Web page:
Are you struggling when it comes to drawing hair? Drawing hair can be an intimidating task for those who are just learning how to draw. With the overwhelming amount of detail and commitment required, many people lose their patience and resort to a series of sloppy scribbles.
To some of us, drawing hair can be a nightmare. But a change in your approach can help you leave those fears behind. In this tutorial, I will introduce 4 simple steps for drawing realistic looking hair.
UPDATE: I’ve broken the steps down further (7 steps) in video format. It’s a really detailed video tutorial that covers 6 different hairstyles:
Tools I used for this tutorial:
Click the following link and hit the download button beside the printer icon to download the PDF: RapidFireArt Tutorials – How to Draw Realistic Hair The Ultimate Tutorial
- 4 steps for drawing hair
- Close look at drawing a small lock of hair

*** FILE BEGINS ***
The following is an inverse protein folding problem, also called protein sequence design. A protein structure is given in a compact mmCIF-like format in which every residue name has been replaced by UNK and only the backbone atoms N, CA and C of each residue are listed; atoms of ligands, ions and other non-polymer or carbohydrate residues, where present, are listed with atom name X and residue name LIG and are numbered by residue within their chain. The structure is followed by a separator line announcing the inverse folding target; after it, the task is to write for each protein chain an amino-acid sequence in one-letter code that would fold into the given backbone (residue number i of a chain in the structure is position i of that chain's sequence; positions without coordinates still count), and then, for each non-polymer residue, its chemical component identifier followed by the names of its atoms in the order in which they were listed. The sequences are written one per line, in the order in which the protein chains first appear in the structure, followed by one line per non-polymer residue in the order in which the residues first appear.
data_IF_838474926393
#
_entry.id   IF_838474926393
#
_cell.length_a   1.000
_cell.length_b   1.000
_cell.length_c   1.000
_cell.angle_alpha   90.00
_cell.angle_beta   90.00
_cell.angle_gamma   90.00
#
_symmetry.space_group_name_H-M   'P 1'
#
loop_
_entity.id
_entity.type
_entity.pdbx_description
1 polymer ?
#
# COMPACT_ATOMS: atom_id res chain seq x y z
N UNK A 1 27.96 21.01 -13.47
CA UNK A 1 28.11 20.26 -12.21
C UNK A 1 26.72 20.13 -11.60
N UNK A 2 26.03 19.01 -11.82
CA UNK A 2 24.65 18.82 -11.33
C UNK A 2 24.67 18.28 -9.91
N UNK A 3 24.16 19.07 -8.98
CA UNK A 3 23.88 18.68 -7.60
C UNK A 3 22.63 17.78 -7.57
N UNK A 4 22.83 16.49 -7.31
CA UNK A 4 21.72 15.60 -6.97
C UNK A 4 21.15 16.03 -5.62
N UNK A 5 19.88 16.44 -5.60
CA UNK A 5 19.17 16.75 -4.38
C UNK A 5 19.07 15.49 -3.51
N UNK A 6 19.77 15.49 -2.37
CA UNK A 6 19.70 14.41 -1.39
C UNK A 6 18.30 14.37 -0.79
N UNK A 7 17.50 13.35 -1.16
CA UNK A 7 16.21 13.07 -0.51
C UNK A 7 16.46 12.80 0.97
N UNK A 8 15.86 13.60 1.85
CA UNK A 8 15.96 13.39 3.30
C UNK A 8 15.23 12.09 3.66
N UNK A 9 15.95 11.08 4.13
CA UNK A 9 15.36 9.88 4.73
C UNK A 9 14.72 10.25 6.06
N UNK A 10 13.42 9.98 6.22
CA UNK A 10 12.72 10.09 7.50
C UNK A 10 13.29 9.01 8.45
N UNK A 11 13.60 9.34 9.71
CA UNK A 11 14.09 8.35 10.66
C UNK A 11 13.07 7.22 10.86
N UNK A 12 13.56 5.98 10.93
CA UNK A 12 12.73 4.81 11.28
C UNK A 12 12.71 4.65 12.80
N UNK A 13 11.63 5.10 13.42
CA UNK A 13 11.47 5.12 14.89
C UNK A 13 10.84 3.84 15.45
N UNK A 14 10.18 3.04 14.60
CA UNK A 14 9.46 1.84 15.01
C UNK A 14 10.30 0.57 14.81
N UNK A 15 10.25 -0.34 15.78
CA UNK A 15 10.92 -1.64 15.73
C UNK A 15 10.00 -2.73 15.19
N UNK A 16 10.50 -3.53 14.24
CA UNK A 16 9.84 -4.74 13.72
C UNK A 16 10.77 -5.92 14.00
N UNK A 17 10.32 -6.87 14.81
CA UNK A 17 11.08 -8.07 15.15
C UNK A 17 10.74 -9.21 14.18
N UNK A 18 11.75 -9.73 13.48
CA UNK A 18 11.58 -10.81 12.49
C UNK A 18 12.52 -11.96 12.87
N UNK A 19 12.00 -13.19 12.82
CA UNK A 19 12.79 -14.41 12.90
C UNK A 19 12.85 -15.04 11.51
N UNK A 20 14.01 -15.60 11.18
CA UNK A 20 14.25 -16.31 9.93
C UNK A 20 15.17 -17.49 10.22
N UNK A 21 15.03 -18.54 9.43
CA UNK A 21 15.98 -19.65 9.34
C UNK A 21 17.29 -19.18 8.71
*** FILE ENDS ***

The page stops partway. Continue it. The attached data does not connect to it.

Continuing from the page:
- How to draw curly hair (Mini tutorial)
- How to draw short hair (Mini tutorial) Expanded tutorial is now available! With over 2000 words of valuable content + detailed images!
The steps below can be used for drawing all sorts of hairstyles from short to long and straight to curly hair. So without any further ado, let’s jump right into the lesson! Here are 4 things you need to keep in mind when it comes to drawing realistic hair:
Volume, Flow, Value and Texture
It helps to make loose outlines of the skull before you start drawing hair. If you draw hair without the 3 dimensional shape of the human head in mind, it will lack volume and you risk chopping off a part of the skull. Hair hugs the head, but it isn’t plastered to it. For most people with long hair, you can expect at least 2 centimeters of “hair height” on top of their actual height and at least 2 centimeters on the sides as well.
In order to draw hair with flow, you need to be aware of the structure underneath. For long hairstyles in their resting state, the hair flows down, hugs the head and wraps around the shoulders. Somewhat like a liquid. You want to begin by sketching the basic structure of the hair and keep your strokes loose and simple.